Thursday, April 8, 2010

Writing Tools

 As a writer I often find it easy to come up with a scene I want to write, but no clear idea of where to go with it either before or after the scene. What is the overall story the scene fits within? I also tried working with various software programs, although I only considered a few affordable.
I really like "Power Structure", it's a well thought out writing program, of an outlining sort, with a lot of options. I also like "Story Weaver", somewhat similar to Power Structure in my mind, but more storytelling oriented. I could never get off the ground, though, with either of them. Both good programs, but neither really fit with what I wanted. Another person may try either one and find it a perfect fit. So it goes. You can look at both programs at
Once upon a time I owned a Tandy Color Computer, cool machine. It actually had a very fast processor for the time. Most of my early plays were written on that Coco and the Telewriter-64 word processor. One other thing about the Coco that I liked was a little card-file program that was part of an office-suite that ran on the OS9 platform (sort of like Windows). It was a very simple card-file, had visual tabbed cards, you could enter info on individual cards on screen, sort them and search them in any way whatsoever. After I switched to the PC clones and Windows, I searched in vain for similar file program that was free, or cheap, and as easy to use. No luck.
Recently I've found a few free tools that address these issues very well. The first is yWriter5, a free program that really fits the way my mind works for writing a story/novel/play whatever. (Okay, it's not really formatted for plays, but it's not really a problem.) I really like the way it works. Check it out.  The programmer is also an author, his website is full of very good, simple information and advice for writing, including the next item on this list.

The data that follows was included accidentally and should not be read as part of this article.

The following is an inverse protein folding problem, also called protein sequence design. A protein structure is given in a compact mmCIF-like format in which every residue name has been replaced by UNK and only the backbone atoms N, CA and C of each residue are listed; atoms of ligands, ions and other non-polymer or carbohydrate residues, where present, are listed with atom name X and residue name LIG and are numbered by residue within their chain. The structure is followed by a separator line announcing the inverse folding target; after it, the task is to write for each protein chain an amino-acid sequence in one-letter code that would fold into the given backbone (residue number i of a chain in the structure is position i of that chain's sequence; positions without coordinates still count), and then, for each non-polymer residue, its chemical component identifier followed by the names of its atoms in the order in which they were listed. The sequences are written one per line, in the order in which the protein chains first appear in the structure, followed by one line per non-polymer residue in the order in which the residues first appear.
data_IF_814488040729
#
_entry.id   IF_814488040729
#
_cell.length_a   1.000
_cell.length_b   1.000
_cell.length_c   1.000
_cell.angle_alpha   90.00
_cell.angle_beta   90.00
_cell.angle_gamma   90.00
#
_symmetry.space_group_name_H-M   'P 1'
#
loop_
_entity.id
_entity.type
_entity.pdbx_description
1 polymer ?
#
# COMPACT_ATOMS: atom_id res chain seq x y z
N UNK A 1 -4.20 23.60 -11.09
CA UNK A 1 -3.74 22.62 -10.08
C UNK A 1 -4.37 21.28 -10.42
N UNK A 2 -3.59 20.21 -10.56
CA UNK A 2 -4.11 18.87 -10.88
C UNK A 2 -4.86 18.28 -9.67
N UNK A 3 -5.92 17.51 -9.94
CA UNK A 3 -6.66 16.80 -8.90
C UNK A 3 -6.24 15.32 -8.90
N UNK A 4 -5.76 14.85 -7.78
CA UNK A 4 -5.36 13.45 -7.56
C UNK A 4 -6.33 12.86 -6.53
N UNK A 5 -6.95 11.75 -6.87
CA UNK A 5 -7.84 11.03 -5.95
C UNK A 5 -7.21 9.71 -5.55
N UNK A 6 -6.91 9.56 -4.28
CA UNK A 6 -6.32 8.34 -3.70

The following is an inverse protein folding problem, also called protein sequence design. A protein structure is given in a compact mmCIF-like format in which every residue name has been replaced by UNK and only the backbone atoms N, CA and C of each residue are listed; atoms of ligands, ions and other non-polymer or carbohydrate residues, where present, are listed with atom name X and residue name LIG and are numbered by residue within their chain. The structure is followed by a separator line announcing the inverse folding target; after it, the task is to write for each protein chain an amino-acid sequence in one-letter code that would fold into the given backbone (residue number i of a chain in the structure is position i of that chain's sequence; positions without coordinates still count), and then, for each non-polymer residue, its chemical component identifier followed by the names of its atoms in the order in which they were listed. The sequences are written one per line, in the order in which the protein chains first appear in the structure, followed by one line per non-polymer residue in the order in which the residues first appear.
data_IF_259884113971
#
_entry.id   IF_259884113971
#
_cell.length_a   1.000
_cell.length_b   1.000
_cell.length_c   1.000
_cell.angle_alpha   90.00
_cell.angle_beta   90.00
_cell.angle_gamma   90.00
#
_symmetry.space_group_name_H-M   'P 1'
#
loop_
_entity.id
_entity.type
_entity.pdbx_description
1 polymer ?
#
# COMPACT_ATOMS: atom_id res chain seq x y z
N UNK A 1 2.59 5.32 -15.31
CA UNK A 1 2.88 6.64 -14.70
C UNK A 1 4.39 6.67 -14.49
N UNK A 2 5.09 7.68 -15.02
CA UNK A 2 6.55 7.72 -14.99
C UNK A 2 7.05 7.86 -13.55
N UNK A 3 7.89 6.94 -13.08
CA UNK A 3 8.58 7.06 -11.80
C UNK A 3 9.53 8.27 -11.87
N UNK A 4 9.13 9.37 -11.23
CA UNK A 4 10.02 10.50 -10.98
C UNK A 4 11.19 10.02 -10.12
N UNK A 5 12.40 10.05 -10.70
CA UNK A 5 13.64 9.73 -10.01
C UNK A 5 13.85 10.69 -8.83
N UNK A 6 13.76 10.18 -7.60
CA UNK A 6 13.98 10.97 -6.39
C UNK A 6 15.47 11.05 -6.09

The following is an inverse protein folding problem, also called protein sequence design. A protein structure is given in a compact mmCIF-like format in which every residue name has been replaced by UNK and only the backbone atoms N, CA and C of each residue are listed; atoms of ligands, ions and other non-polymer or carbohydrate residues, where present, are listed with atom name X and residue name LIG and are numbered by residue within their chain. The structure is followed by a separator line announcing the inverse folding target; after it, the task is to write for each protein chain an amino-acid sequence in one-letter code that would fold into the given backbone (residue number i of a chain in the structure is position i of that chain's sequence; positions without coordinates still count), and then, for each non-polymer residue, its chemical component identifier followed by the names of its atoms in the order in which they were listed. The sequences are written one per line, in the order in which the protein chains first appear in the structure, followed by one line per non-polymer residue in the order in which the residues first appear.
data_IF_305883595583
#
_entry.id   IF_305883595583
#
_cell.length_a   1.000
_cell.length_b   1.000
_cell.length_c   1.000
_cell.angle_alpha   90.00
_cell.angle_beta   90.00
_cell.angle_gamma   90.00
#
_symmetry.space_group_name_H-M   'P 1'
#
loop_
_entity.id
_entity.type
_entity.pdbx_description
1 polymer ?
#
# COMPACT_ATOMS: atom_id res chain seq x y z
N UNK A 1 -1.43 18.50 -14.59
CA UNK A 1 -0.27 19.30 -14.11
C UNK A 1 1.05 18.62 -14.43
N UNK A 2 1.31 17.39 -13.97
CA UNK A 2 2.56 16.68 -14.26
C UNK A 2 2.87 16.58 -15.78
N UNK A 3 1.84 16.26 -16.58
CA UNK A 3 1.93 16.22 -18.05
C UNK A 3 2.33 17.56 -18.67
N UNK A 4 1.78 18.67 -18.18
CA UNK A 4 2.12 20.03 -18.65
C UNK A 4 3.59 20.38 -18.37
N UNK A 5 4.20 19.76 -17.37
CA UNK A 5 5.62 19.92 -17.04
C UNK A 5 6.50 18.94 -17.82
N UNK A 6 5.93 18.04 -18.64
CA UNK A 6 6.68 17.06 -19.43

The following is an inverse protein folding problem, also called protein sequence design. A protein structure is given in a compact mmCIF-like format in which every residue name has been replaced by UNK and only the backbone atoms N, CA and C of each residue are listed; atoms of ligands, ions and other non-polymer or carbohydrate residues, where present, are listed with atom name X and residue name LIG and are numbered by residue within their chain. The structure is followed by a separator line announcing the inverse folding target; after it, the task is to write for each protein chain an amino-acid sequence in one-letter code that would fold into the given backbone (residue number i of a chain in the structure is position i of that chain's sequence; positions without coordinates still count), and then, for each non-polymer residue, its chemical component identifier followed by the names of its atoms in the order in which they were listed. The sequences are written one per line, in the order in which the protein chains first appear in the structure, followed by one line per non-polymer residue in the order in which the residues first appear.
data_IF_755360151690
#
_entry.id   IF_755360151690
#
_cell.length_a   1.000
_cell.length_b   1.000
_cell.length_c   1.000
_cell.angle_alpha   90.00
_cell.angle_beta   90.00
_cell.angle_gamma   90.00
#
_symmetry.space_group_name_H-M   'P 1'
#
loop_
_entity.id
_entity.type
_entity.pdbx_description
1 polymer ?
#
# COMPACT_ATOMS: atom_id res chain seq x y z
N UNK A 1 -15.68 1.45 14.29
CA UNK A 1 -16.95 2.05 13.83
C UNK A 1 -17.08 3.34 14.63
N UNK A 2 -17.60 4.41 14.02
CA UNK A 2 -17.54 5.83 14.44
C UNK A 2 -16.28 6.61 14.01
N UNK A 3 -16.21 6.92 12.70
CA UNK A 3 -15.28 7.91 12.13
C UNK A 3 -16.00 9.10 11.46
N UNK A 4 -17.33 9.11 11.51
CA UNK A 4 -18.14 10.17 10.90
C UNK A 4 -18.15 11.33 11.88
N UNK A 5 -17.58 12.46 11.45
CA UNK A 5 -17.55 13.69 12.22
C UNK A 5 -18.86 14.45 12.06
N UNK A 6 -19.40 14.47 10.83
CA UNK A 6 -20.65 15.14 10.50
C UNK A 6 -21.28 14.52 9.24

Second, I found another free brainstorming tool. Many of us have seen the method called clustering, or bubbles, much like the flow charts we used to use in programming. Freemind is another easy and free program to do the bubble diagrams, and use them for outlining. Check out the link, and also download the custom file adapting the Freemind program for outlining a book. You can find Freemind at the same website above for yWriter5.
Third. I found my card file, of sorts. TiddlyWikiWrite is a very simple, customized, program that gives you an offline website on your computer that makes a page for each thing you want to work on, whether it be a full story, an idea, a list of names, a journal, anything. Each page is unique, totally search-able, and you can assign keywords to streamline finding it again. It is very easy to set up however you want it. Lisa Janice Cohen is an author who took the basic TiddlyWiki program and customized it. Find it at her website.
Lastly, maybe the best tool I've found could be the Tarot.  Now, I've collected Tarot cards for many years. I love the art work, I knew next to nothing about actually reading the cards. My association with Cat Dancing has changed that. I've become much more selective on the collecting, but I'm learning to read them now. The cards lend themselves quite well in many ways in jump starting stories, building characters, generating back story, and just about every other facet of storytelling. I had already started using the cards in plotting a couple of stories, and a book I am reading just now, "Tarot for Writers" by Corinne Kenner, augments that process. What's even better, adding the Tarot works very well with the yWriter5 and other programs I mentioned above. There is no such thing as "writer's block" when you can grab the deck of Tarot cards for instant inspiration.
I'll talk more about my own method of using Tarot cards another time. In the meantime, give the tools above a try!


  1. I wanted to put in a pointer for some free software I found. It's called Celtx and was designed for the film industry, but has had a lot of adaptation to various other theatrical projects. It runs across platforms (Mac, Windows, Linux, etc.). You can find it at